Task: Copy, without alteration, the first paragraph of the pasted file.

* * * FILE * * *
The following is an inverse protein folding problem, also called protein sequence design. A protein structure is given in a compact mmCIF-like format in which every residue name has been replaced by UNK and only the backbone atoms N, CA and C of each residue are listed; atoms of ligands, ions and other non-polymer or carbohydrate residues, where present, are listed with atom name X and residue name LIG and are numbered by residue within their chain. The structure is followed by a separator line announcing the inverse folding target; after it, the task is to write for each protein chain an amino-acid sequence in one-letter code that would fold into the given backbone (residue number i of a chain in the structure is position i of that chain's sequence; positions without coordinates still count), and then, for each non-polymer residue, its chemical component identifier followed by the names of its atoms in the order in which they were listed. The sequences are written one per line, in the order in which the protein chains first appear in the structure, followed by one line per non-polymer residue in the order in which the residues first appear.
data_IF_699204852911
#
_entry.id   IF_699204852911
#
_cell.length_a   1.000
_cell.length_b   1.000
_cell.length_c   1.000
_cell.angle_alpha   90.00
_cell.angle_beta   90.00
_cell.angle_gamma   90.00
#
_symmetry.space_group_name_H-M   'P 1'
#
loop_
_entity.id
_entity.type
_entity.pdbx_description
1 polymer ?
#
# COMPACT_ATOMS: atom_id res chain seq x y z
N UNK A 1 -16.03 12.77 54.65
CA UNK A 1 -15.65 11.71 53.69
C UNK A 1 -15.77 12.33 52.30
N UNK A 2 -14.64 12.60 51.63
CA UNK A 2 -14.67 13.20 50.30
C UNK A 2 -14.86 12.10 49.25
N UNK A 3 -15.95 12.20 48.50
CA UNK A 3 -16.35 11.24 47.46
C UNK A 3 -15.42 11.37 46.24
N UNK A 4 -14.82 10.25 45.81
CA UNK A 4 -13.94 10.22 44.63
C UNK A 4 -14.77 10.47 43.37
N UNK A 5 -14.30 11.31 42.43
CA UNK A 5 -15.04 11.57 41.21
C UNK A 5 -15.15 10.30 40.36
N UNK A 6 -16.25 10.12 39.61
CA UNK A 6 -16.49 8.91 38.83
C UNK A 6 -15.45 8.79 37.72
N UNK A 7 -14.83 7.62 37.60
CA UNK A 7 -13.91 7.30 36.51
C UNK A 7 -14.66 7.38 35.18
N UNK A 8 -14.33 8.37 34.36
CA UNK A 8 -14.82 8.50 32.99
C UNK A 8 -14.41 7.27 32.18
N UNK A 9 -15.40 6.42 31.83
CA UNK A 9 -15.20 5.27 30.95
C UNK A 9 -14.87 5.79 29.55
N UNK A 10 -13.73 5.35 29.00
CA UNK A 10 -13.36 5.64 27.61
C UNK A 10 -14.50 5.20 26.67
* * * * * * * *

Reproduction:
The following is an inverse protein folding problem, also called protein sequence design. A protein structure is given in a compact mmCIF-like format in which every residue name has been replaced by UNK and only the backbone atoms N, CA and C of each residue are listed; atoms of ligands, ions and other non-polymer or carbohydrate residues, where present, are listed with atom name X and residue name LIG and are numbered by residue within their chain. The structure is followed by a separator line announcing the inverse folding target; after it, the task is to write for each protein chain an amino-acid sequence in one-letter code that would fold into the given backbone (residue number i of a chain in the structure is position i of that chain's sequence; positions without coordinates still count), and then, for each non-polymer residue, its chemical component identifier followed by the names of its atoms in the order in which they were listed. The sequences are written one per line, in the order in which the protein chains first appear in the structure, followed by one line per non-polymer residue in the order in which the residues first appear.